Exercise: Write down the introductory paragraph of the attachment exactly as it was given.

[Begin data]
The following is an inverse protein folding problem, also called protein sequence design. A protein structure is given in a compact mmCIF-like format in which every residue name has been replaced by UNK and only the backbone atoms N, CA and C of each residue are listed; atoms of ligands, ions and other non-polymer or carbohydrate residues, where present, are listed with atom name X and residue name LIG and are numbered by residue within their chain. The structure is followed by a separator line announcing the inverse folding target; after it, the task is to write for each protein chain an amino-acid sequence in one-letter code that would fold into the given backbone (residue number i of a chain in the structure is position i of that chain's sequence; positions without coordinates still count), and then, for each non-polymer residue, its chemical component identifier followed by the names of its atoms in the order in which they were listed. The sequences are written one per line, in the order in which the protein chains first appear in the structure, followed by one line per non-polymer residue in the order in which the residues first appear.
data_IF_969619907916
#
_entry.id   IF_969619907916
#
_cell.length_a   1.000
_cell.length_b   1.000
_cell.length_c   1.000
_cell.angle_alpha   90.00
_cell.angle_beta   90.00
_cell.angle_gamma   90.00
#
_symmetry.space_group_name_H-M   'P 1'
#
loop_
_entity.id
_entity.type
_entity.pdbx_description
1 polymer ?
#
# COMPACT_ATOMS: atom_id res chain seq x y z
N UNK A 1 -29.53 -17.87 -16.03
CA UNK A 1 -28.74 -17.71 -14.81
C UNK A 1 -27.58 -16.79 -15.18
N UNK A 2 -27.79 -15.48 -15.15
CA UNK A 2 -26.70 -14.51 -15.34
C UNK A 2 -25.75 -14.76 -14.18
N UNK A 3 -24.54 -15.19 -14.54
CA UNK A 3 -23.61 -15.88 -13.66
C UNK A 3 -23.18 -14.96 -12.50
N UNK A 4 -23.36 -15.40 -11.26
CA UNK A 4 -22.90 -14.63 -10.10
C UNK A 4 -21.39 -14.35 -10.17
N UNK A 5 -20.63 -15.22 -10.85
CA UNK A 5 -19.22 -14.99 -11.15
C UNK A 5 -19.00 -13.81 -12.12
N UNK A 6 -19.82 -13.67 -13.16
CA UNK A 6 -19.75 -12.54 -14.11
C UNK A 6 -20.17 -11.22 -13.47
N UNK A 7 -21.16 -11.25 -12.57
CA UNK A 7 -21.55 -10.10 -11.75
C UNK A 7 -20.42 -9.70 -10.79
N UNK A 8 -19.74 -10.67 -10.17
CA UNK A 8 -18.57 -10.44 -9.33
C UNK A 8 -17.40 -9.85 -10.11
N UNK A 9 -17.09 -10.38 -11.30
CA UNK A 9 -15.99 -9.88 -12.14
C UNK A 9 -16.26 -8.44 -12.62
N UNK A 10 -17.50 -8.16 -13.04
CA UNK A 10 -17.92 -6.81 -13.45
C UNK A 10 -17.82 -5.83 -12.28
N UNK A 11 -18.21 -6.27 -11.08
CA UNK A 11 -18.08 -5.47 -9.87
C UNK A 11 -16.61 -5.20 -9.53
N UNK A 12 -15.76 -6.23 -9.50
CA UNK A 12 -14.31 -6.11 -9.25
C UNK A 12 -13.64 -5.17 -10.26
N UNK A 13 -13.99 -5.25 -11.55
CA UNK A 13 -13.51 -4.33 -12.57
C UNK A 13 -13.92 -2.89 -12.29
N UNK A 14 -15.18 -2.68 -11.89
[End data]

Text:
The following is an inverse protein folding problem, also called protein sequence design. A protein structure is given in a compact mmCIF-like format in which every residue name has been replaced by UNK and only the backbone atoms N, CA and C of each residue are listed; atoms of ligands, ions and other non-polymer or carbohydrate residues, where present, are listed with atom name X and residue name LIG and are numbered by residue within their chain. The structure is followed by a separator line announcing the inverse folding target; after it, the task is to write for each protein chain an amino-acid sequence in one-letter code that would fold into the given backbone (residue number i of a chain in the structure is position i of that chain's sequence; positions without coordinates still count), and then, for each non-polymer residue, its chemical component identifier followed by the names of its atoms in the order in which they were listed. The sequences are written one per line, in the order in which the protein chains first appear in the structure, followed by one line per non-polymer residue in the order in which the residues first appear.